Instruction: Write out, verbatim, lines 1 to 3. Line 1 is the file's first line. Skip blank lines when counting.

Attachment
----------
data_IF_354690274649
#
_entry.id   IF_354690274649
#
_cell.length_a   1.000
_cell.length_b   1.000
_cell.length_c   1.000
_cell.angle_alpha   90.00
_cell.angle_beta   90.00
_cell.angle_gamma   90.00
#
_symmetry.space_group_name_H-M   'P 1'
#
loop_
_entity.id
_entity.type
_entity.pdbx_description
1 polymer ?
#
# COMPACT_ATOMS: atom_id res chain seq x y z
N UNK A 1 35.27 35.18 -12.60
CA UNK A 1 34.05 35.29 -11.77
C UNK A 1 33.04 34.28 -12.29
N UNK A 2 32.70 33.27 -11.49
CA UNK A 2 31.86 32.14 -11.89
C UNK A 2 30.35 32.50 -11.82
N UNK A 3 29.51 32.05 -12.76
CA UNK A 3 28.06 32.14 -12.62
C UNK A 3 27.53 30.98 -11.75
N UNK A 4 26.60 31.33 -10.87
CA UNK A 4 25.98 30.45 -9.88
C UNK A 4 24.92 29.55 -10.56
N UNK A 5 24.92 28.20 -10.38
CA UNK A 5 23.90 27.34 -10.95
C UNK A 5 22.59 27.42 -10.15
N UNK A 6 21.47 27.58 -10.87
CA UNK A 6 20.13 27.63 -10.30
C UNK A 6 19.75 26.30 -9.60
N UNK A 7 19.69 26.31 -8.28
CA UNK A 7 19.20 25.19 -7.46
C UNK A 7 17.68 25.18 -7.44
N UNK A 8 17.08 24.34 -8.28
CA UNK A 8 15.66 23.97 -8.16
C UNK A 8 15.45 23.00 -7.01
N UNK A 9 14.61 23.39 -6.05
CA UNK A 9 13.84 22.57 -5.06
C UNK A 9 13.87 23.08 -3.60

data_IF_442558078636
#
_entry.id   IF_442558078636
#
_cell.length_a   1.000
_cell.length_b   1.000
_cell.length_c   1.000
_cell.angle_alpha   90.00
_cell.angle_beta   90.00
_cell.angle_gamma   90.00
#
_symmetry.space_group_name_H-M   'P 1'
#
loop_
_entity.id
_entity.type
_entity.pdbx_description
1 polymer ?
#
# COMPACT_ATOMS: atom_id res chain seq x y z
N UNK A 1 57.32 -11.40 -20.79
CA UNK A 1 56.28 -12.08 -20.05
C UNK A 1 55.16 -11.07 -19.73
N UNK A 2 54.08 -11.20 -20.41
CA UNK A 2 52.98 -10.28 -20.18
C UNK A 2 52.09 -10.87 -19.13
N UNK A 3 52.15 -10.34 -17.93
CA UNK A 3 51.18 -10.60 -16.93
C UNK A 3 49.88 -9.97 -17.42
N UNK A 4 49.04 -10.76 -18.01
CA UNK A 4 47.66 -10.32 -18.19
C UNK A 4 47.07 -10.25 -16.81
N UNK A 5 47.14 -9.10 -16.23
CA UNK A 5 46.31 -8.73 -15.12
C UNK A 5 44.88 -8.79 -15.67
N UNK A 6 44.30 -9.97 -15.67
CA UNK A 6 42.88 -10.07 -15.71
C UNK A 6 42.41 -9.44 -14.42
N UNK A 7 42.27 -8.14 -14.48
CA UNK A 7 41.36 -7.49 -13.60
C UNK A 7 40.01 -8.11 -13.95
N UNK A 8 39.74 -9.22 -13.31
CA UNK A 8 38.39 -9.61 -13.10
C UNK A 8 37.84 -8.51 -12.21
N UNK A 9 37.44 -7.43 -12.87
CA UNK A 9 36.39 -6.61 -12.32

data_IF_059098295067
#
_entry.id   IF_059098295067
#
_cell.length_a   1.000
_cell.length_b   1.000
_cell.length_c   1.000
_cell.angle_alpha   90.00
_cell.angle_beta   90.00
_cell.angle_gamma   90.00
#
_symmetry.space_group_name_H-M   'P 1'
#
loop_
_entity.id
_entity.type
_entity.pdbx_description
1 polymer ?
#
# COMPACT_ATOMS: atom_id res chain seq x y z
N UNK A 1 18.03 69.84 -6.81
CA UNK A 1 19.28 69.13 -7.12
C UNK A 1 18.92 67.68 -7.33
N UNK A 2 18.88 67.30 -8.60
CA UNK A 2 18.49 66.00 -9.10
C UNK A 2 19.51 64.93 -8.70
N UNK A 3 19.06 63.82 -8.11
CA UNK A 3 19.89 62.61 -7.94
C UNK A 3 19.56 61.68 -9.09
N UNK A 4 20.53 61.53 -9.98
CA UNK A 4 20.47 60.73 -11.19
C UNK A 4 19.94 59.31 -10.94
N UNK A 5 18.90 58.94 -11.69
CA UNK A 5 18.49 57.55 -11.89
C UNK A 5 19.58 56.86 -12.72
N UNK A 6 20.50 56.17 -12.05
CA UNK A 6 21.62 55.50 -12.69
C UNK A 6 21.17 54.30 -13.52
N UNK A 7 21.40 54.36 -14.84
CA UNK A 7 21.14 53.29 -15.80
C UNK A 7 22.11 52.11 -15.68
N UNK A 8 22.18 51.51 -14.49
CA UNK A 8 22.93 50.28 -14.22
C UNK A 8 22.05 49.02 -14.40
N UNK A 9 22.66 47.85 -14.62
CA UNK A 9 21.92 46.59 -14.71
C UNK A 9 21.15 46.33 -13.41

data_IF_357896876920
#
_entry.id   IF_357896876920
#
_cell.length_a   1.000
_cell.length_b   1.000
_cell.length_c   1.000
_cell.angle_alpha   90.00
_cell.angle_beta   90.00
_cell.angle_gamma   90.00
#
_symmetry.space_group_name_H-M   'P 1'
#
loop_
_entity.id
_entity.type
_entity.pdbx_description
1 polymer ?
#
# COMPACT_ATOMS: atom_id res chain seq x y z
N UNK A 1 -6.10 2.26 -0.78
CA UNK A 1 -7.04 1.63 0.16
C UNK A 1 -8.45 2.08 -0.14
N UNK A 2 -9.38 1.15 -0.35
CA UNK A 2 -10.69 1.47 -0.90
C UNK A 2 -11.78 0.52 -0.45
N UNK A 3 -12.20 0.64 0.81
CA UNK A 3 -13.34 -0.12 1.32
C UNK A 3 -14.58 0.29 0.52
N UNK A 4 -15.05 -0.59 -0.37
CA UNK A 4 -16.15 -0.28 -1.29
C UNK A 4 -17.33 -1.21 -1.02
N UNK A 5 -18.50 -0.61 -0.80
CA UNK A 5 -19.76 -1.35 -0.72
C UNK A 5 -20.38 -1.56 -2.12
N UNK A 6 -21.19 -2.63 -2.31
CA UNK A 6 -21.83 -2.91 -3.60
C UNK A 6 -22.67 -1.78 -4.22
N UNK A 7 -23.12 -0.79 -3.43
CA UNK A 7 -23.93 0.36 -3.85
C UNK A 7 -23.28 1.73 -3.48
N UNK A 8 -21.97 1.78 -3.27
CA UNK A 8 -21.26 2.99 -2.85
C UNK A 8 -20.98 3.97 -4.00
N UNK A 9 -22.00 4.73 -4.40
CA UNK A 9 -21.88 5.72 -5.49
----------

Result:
data_IF_354690274649
#
_entry.id   IF_354690274649